Haydn’s Symphony No. 29: Humor, Surprise, Ingenuity

Richard Atkinson, a Boston-based composer and forensic pathologist, offers a fascinating analysis of the wild rhythmic ingenuity found in some of Franz Joseph Haydn’s lesser-known symphonies. Atkinson’s YouTube channel is filled with insightful videos which take a look “under the hood” at music from Bach and Bruckner to Shostakovich. In this installment, Atkinson begins with the Finale of Haydn’s Symphony No. 29 in E Major, detailing the way the music continuously throws off our perception of phrase and meter. …

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Remembering Sanford Sylvan

The renowned American baritone Sanford Sylvan passed away suddenly last week. He was 65. Sylvan’s career on the opera stage included premieres of works by John Adams, Philip Glass, Peter Maxwell Davies and Christopher Rouse. He was the first to perform the role of Chou En-lai in Nixon in China (1987) and Leon Klinghoffer in The Death of Klinghoffer (1991). In addition, he premiered Adams’ haunting setting of Walt Whitman’s poem, The Wound Dresser. He was an …

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The Tesla Quartet Plays Haydn

Last month, we explored excerpts from the Tesla Quartet’s newly-released debut album. In addition to music by Ravel and Stravinsky, the recording includes Franz Joseph Haydn’s String Quartet in C Major Op 54 No.2. Written in 1788, this piece is so daring and adventurous that it fits in perfectly on an album otherwise made up of twentieth century music. You’ll hear this spirit of adventure immediately in the Quartet’s opening bars. The home …

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Radek Baborák Plays Mozart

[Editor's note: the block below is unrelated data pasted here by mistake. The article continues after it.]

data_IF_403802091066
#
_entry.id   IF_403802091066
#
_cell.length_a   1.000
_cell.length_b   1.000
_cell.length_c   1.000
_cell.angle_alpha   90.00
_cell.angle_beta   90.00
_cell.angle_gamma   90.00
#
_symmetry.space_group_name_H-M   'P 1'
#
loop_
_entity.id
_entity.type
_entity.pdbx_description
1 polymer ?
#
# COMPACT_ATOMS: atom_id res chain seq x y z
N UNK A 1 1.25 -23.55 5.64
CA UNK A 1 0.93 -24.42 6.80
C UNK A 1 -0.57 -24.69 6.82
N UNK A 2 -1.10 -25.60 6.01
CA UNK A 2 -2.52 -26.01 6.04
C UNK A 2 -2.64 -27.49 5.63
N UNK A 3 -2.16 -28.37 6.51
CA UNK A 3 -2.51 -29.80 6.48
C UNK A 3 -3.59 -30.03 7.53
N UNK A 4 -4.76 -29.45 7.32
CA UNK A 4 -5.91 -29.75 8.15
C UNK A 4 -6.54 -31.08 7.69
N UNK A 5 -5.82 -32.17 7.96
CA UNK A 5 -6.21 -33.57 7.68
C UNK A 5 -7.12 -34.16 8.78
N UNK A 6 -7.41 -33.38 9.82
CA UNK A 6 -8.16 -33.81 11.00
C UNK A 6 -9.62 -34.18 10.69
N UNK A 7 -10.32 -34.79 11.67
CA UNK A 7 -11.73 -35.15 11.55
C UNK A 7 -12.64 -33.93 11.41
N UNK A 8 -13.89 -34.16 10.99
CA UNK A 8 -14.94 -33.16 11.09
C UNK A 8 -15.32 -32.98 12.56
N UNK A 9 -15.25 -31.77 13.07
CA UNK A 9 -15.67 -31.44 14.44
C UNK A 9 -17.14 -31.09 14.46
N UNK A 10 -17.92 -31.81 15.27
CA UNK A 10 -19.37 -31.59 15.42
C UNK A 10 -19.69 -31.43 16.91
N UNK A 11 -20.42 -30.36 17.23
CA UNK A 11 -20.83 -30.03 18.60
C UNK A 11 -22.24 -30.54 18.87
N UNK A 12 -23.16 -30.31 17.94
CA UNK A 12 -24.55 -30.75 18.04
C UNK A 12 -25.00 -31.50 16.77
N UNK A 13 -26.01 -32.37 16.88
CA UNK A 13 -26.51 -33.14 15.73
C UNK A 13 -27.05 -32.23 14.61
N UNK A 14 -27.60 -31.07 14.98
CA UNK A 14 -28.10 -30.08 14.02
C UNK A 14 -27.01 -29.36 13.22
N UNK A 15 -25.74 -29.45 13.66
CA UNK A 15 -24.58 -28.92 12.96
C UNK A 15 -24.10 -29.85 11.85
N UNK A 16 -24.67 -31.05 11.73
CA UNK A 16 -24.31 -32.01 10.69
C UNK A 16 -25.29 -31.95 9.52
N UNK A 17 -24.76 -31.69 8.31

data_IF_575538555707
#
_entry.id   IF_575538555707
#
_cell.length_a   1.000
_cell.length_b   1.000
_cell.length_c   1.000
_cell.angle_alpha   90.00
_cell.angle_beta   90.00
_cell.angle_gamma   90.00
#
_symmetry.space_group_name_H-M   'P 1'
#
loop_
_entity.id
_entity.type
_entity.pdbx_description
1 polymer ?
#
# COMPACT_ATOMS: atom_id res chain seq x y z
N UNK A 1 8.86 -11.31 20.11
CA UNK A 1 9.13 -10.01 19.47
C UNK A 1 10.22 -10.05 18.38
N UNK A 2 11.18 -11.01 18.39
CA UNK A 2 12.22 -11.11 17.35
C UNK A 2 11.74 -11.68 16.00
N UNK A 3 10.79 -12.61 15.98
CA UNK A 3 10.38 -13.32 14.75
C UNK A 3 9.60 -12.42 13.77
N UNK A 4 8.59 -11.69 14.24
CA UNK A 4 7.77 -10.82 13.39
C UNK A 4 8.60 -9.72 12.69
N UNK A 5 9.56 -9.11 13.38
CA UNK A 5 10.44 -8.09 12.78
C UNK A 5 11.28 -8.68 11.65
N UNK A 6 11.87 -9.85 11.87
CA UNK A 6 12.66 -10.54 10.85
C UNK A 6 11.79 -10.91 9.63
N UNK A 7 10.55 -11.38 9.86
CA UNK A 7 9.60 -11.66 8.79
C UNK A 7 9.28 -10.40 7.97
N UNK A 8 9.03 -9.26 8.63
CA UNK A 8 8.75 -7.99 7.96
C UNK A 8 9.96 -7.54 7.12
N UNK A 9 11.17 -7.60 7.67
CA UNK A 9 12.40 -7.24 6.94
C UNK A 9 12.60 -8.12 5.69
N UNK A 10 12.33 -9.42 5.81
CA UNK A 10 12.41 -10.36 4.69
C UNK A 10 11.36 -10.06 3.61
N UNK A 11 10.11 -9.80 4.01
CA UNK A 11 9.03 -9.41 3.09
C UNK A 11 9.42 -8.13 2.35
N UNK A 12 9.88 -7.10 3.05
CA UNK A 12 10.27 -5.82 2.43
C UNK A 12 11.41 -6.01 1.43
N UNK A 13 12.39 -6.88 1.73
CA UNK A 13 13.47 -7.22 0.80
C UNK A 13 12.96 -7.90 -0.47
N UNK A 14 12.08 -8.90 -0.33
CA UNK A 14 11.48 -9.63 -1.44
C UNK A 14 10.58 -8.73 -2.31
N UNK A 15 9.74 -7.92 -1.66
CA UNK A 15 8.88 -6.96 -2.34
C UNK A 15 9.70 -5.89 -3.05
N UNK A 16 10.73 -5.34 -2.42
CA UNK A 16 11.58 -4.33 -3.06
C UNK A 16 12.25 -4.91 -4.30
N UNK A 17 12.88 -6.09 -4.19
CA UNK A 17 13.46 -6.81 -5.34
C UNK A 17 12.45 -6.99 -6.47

“You’ve got to hear this horn player named Radek Baborák,” urged one of my Richmond Symphony colleagues during a recent conversation. To hear the extent of Baborák’s technical finesse and musicianship, one only needs to listen to his performance of the famous horn call from Richard Strauss’ Till Eulenspiegel. Born in Czechoslovakia, Radek Baborák began playing the horn at age eight, was winning competitions by twelve, and became principal horn of the Czech Philharmonic at eighteen. He …

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Haydn’s Symphony No. 88: Seeds of Romanticism?

Franz Joseph Haydn’s Symphony No. 88 in G Major, completed in 1787, is undeniably firmly rooted in the classical tradition. Set in the standard four movements, it offers all of the courtly elegance, charm, and witty good humor we would expect from this innovative and prolific “father of the symphony.” At the same time, this Symphony, written two years before the outbreak of the French Revolution, contains some fascinating foreshadowings of music to come. …

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Beethoven’s Seventh Symphony: Iván Fischer and the Royal Concertgebouw Orchestra

Wagner called Beethoven’s Seventh Symphony “the apotheosis of dance.” This quality is evident in Iván Fischer’s spectacular January, 2014 performance with Amsterdam’s Royal Concertgebouw Orchestra. It isn’t that we hear “dance music” in this sunny, spirited, A major romp of a Symphony. Instead, it’s the instrumental voices of the orchestra which seem to enter into a sublime “dance.” One by one, they come to life and weave together in between the celebratory chords of the opening …

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Three Pieces from Schubert’s “Miracle Year”

1815 stands out as one of Franz Schubert’s most productive years. In fact, it has been called Schubert’s “miracle year.” The eighteen-year-old composer wrote more than 20,000 bars of music, completing two symphonies (Nos. 2 and 3), two Masses, a string quartet, two piano sonatas, and 145 songs (including the ghostly Erlkönig) , among other works. On one October day, alone, Schubert completed eight songs. That’s way too much music for one blog post! But …

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